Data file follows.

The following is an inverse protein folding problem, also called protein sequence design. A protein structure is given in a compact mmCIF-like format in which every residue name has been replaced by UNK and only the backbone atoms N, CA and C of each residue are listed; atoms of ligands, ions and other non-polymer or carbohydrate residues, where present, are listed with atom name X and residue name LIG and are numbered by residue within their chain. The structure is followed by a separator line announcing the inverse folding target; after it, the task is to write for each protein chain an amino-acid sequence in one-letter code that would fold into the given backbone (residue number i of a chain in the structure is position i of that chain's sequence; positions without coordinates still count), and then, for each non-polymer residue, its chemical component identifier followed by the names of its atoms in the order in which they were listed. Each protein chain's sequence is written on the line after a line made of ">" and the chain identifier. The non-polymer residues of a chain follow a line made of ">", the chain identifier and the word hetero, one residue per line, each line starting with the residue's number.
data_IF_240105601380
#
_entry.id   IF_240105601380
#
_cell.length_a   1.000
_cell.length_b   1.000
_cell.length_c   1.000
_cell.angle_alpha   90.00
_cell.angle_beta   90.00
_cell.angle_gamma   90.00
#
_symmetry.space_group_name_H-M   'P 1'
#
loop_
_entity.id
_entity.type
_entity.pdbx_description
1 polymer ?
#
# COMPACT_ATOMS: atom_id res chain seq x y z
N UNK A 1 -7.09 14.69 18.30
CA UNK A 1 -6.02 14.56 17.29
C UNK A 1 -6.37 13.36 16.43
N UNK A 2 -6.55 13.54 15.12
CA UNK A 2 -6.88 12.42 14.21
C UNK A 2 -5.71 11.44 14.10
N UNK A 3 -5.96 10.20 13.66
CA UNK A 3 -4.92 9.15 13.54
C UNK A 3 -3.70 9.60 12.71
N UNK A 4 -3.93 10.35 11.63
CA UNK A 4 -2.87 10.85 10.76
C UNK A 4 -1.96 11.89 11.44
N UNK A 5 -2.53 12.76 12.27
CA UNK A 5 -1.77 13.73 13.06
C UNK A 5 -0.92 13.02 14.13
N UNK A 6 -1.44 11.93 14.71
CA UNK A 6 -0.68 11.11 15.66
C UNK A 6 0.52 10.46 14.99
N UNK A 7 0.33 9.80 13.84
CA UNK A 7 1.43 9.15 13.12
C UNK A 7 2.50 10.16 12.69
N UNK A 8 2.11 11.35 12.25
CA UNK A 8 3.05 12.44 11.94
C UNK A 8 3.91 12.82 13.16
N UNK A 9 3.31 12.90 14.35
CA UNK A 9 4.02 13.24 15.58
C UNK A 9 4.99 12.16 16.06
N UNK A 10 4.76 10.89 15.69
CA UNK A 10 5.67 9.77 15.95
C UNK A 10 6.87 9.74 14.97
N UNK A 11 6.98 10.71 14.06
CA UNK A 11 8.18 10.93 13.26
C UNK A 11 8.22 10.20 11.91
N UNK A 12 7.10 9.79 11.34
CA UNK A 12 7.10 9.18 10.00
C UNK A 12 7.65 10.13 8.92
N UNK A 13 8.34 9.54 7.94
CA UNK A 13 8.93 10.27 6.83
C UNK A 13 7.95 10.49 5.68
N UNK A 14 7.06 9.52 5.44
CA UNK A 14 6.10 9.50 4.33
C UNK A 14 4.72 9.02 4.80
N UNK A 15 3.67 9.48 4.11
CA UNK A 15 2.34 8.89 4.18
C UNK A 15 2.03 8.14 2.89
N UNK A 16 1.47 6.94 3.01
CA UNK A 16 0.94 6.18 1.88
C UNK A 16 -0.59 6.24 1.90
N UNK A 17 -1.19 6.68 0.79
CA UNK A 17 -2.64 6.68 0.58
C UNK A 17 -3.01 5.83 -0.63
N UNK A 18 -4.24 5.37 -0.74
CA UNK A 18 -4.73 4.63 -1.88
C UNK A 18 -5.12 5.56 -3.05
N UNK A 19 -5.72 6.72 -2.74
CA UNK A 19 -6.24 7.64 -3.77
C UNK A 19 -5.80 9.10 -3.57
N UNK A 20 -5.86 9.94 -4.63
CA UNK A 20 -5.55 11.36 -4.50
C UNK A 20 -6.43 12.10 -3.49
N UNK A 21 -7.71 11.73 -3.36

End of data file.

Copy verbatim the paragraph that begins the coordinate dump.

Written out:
The following is an inverse protein folding problem, also called protein sequence design. A protein structure is given in a compact mmCIF-like format in which every residue name has been replaced by UNK and only the backbone atoms N, CA and C of each residue are listed; atoms of ligands, ions and other non-polymer or carbohydrate residues, where present, are listed with atom name X and residue name LIG and are numbered by residue within their chain. The structure is followed by a separator line announcing the inverse folding target; after it, the task is to write for each protein chain an amino-acid sequence in one-letter code that would fold into the given backbone (residue number i of a chain in the structure is position i of that chain's sequence; positions without coordinates still count), and then, for each non-polymer residue, its chemical component identifier followed by the names of its atoms in the order in which they were listed. Each protein chain's sequence is written on the line after a line made of ">" and the chain identifier. The non-polymer residues of a chain follow a line made of ">", the chain identifier and the word hetero, one residue per line, each line starting with the residue's number.